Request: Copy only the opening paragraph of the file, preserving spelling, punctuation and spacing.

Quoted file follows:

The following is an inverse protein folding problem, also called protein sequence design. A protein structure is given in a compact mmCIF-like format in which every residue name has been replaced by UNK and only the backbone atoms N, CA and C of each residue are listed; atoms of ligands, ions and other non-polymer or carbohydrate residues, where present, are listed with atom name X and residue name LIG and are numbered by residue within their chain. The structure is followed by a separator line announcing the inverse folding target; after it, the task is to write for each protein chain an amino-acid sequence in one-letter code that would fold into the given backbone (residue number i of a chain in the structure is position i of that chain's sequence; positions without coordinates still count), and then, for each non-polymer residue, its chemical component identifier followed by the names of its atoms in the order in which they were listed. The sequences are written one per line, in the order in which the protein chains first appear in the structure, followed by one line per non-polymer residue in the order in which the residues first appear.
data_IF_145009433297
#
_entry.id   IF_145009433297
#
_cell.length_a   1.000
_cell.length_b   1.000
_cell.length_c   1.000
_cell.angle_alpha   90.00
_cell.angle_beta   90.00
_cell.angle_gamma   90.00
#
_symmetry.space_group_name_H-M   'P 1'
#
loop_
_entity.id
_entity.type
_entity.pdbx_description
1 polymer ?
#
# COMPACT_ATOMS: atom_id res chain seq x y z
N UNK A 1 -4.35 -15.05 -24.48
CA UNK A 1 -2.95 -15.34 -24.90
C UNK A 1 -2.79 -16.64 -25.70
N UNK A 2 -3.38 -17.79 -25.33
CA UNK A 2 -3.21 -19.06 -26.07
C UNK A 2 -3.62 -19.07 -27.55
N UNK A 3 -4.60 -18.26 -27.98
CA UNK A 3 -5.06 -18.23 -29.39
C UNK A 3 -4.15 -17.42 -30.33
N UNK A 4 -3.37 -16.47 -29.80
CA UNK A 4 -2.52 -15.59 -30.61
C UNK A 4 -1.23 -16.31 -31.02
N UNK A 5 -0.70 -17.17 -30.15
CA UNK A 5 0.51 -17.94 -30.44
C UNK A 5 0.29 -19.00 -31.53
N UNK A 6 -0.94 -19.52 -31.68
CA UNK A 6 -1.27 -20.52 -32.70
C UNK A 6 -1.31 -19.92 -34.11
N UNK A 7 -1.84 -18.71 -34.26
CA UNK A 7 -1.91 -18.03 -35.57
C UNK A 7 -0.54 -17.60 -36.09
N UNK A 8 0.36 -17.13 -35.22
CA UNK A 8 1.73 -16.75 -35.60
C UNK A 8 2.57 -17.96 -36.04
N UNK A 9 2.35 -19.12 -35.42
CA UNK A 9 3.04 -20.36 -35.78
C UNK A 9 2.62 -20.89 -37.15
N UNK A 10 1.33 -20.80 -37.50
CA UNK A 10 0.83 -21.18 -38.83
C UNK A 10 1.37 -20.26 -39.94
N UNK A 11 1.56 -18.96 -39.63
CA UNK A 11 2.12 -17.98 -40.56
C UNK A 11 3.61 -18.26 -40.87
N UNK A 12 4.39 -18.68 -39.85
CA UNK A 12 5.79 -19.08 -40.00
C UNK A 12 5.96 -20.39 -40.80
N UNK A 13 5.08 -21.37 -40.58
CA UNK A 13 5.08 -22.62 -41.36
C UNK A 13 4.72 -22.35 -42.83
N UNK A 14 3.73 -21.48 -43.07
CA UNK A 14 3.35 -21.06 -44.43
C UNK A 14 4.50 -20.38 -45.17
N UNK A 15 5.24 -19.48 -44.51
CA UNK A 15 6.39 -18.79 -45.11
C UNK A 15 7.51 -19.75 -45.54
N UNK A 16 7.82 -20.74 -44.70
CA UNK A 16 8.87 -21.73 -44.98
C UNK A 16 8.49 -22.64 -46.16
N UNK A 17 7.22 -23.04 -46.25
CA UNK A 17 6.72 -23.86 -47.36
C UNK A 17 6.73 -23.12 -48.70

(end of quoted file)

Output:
The following is an inverse protein folding problem, also called protein sequence design. A protein structure is given in a compact mmCIF-like format in which every residue name has been replaced by UNK and only the backbone atoms N, CA and C of each residue are listed; atoms of ligands, ions and other non-polymer or carbohydrate residues, where present, are listed with atom name X and residue name LIG and are numbered by residue within their chain. The structure is followed by a separator line announcing the inverse folding target; after it, the task is to write for each protein chain an amino-acid sequence in one-letter code that would fold into the given backbone (residue number i of a chain in the structure is position i of that chain's sequence; positions without coordinates still count), and then, for each non-polymer residue, its chemical component identifier followed by the names of its atoms in the order in which they were listed. The sequences are written one per line, in the order in which the protein chains first appear in the structure, followed by one line per non-polymer residue in the order in which the residues first appear.